Brian Annan (PhD), a change expert who thoroughly enjoys leading cutting-edge learning strategies into complex and challenging situations to find better ways of stepping into the future.  He has taught kids, led schools, driven schooling improvement initiatives across New Zealand, studied systems-change, informed policy and is now supporting groups of people to develop lateral learning networks locally, nationally and globally.  Brian coaches individuals, facilitates small and large group seminars and directs future-focused programmes and projects.  His flexible interactive and deep analytic style is now in strong demand in schooling and other social service systems as well as in community and business development.  

·         Director Research and Development for new and different ventures for the Faculty of Education and Social Work at the University of Auckland, 2010-current

·         Programme Director Learning and Change Networks strategy, 2012-current

·         NZ team member Global Education Leaders Partnerships (GELP), 2010-current

 

Alana Madgwick

Alana Madgwick is an Education consultant who works on a number of contracts that all involve reducing inequity for Pasifika ākonga. She is the secondary literacy online facilitator for the secondary literacy forum and website. She is the National Pasifika coordinator for the Health Promoting Schools contract. She runs workshops and webinars on ‘Accelerating Pasifika Achievement’. She co-initiated the Light the Fire group for teachers/ leaders who meet to celebrate Pasifika enjoying success as Pasifika.
 

 

Mark Osborne

Mark is a Senior Consultant for CORE Education, who works in Future-Focused Education, particularly in the areas of Modern Learning Environments, Leadership and eLearning. To put it another way, he helps schools and centres build great spaces to learn while helping educators develop the capacity to make the most of those spaces.
 
Mark also founded Emerging Leaders-Aotearoa, a group of several hundred educators who are committed to growing leadership capacity across the sector.
 

 

Claire Amos

Claire is a Deputy Principal at Hobsonville Point Secondary School – a brand new NZ MLE secondary school that opened in 2014. Claire has been a Director of e-learning, has lead and taught English for 17 years, her roles ranging from facilitator of the ICTs in English community on English Online, Auckland Secondary English Facilitator to Head of English Faculty. Claire also enjoys working at national level driving change with agencies such as New Zealand Qualifications Authority, NetSafe and the Ministry of Education 21st Century Learning Reference Group with a focus on enabling future-focused change and supporting teachers and students in blended learning environments.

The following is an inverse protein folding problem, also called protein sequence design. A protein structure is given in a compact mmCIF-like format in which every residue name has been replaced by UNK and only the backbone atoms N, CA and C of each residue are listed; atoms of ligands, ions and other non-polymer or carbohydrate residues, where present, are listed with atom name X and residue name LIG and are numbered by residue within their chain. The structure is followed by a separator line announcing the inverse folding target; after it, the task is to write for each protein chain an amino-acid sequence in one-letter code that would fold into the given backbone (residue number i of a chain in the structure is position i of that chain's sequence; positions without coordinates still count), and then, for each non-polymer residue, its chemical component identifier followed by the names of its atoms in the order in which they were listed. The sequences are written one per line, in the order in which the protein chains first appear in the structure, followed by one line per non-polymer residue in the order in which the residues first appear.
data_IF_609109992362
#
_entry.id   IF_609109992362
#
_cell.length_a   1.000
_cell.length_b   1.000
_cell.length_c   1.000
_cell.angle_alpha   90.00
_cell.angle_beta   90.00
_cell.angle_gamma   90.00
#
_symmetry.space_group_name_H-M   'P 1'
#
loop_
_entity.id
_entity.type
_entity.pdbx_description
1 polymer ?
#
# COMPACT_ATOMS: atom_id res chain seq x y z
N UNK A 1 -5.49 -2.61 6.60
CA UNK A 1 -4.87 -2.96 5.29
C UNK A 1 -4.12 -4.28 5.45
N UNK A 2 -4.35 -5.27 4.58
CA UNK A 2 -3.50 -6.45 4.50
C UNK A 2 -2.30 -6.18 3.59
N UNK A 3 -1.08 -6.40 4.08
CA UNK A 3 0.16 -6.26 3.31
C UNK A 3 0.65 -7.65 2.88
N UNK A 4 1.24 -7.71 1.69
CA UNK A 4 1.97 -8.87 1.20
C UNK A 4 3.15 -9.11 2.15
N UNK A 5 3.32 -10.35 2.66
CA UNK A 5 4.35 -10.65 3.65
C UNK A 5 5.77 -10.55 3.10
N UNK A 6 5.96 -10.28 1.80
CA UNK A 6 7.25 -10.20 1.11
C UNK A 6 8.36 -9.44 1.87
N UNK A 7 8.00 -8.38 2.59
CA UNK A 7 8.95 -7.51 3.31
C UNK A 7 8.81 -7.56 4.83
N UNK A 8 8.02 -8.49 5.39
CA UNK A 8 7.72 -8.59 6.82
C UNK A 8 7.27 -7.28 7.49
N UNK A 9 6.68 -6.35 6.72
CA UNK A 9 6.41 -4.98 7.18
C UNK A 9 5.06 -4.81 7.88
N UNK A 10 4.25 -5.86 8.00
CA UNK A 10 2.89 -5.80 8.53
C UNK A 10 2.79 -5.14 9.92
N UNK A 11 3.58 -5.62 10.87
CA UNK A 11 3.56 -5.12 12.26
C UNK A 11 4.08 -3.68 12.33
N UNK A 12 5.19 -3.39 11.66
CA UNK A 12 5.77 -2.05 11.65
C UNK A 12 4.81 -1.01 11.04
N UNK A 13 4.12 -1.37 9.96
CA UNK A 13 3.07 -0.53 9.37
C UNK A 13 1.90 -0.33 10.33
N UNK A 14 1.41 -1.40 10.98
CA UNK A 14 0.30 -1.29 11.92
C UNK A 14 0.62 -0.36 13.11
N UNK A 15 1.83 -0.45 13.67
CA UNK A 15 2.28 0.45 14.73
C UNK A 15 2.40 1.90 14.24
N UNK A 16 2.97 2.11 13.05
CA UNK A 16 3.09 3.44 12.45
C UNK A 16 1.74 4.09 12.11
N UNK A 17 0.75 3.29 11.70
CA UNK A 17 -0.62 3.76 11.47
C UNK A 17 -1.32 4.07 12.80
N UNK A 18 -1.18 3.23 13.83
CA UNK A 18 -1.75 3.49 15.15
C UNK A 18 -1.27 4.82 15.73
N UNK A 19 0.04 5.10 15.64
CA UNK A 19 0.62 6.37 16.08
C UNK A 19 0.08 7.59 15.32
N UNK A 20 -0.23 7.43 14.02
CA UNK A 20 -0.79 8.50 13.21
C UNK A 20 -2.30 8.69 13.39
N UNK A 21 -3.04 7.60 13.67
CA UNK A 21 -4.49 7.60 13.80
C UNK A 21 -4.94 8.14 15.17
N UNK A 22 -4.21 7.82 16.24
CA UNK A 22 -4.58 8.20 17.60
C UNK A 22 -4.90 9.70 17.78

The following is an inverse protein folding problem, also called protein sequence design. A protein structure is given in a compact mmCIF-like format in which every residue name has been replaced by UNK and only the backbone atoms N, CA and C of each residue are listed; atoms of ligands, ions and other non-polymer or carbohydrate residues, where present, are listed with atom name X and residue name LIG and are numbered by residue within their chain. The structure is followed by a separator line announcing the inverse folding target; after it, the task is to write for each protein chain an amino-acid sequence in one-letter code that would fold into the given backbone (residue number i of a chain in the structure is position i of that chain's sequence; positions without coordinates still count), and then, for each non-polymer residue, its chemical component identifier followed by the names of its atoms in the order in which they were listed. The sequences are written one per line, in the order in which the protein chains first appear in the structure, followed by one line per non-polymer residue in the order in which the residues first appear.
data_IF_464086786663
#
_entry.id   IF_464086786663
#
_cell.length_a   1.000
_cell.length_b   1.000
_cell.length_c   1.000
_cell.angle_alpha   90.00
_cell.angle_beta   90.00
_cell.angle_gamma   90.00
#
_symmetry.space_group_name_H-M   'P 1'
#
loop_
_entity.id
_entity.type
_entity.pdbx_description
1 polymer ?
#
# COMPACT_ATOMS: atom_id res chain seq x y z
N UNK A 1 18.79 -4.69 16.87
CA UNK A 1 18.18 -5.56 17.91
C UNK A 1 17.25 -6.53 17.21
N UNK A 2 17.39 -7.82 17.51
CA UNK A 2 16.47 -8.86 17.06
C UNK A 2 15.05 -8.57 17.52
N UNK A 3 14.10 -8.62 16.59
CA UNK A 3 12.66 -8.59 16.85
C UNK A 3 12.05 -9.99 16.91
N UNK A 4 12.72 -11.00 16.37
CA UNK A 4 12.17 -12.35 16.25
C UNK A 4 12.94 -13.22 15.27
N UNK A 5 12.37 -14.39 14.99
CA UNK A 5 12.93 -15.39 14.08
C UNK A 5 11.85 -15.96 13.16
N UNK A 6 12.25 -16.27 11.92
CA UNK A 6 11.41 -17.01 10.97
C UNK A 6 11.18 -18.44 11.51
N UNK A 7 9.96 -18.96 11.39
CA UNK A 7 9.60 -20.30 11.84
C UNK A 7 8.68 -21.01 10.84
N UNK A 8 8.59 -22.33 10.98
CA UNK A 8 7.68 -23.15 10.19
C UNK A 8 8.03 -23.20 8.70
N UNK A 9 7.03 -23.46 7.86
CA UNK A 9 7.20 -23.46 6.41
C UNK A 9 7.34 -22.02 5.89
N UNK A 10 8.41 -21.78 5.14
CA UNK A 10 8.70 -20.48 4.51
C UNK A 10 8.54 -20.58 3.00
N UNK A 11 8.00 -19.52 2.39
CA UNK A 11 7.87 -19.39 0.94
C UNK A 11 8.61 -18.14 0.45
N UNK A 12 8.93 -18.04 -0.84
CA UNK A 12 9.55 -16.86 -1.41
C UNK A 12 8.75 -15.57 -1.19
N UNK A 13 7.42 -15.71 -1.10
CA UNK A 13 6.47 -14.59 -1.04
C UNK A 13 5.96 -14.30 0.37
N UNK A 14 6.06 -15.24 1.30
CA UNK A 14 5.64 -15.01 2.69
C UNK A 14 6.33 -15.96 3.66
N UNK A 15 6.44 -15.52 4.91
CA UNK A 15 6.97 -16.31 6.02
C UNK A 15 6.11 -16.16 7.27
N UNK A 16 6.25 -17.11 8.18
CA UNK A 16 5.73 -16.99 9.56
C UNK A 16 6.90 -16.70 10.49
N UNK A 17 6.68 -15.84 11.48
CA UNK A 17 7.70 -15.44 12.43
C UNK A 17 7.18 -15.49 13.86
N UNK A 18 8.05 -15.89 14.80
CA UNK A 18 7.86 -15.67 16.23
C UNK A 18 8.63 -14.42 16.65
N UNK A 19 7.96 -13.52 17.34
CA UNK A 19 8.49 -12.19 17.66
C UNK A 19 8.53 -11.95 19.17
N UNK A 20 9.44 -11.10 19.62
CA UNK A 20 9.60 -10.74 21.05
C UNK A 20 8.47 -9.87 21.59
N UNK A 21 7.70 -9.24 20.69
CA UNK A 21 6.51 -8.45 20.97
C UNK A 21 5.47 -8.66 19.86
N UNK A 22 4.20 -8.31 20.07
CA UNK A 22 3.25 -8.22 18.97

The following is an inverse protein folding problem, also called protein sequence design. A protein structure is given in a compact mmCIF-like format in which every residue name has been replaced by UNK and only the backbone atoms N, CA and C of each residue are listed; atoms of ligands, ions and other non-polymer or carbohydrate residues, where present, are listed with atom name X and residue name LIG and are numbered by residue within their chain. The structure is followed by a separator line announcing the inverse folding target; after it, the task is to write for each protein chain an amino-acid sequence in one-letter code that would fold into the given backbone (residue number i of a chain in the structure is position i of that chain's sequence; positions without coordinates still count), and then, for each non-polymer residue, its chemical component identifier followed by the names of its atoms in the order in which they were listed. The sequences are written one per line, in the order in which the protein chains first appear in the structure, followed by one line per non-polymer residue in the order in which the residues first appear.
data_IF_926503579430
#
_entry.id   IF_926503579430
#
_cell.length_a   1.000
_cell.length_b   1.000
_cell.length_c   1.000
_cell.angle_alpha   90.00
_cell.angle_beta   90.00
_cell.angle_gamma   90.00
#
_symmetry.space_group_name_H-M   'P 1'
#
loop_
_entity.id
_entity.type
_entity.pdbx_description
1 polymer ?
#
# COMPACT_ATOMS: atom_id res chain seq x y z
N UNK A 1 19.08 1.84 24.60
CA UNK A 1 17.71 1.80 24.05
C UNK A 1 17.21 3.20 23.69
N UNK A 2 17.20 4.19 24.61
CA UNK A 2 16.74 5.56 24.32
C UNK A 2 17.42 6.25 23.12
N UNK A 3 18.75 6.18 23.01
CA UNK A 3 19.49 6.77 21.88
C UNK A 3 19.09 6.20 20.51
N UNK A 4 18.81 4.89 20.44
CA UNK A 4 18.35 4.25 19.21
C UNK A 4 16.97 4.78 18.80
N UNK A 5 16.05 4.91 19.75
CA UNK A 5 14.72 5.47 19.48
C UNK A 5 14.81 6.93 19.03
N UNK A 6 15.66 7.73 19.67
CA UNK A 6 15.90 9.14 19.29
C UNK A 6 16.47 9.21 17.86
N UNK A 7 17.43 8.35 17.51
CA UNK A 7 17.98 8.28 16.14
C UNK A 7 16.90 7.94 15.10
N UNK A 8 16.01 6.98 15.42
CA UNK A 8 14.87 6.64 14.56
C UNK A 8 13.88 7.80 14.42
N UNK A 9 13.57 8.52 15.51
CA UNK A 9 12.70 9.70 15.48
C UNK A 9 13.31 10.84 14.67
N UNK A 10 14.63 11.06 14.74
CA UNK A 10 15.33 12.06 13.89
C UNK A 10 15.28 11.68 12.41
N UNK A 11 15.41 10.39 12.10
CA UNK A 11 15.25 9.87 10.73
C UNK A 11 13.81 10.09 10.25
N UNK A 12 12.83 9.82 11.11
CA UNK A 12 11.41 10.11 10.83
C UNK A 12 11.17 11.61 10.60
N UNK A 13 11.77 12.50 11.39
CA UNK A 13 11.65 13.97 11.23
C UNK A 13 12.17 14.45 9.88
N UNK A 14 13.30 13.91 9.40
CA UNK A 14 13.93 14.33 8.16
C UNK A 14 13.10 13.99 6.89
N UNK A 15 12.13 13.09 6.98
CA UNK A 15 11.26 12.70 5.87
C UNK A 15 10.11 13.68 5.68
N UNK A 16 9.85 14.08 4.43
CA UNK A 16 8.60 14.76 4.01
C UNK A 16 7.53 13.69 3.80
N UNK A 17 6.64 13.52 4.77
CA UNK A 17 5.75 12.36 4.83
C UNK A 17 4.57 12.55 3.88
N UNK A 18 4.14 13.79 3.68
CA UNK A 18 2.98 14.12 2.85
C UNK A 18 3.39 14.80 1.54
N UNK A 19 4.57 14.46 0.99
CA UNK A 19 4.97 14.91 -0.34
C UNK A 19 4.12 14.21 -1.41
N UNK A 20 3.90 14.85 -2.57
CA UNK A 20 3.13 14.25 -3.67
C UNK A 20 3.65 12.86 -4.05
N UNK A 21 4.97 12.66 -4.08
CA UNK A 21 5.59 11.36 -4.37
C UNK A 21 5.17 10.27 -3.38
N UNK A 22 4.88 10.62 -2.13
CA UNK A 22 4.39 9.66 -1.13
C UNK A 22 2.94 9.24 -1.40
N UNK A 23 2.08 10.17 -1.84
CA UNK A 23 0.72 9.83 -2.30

Claire is passionate about her family, education, design and tattoos, living by the mantra – “you can never be overdressed or overeducated”.
 
 

Tom Webb

Tom Webb is Associate Principal at Onehunga High School where he has worked since 2004. In 2014 he was seconded to UACEL where he worked on leadership professional development. Tom has eight years of experience in senior leadership and has skills in Open-to-Learning Leadership, change management, e-learning and secondary school leadership and management.
 
 
 
 
 
 
 
 
 

Ngaire Ashmore

Ngaire Ashmore has been Principal at Tangaroa College since 2005. In 2014 she was seconded to UACEL where she worked on leadership professional development. Ngaire brings a wide range of skills and attributes including Open-to-Learning Leadership, relationship building, change leadership, culturally responsive leadership, coaching and staff development.
 
 
 
 
 
 
 
 
 

Louise Taylor

Louise Taylor is a researcher with CORE Education. She has been working in education since she left school a few decades ago and during this time she has worked across all education sectors. She completed a PhD in 2007 on teacher professional learning for social change and for this study she worked with a small group of teachers, exploring with them how to bring a critical, equity-focused lens to their practice. Out of this work has grown an interest in creative and disruptive methodologies and how these can be employed to support equity and innovation in education. Louise hosts the Facebook page Education for Equity.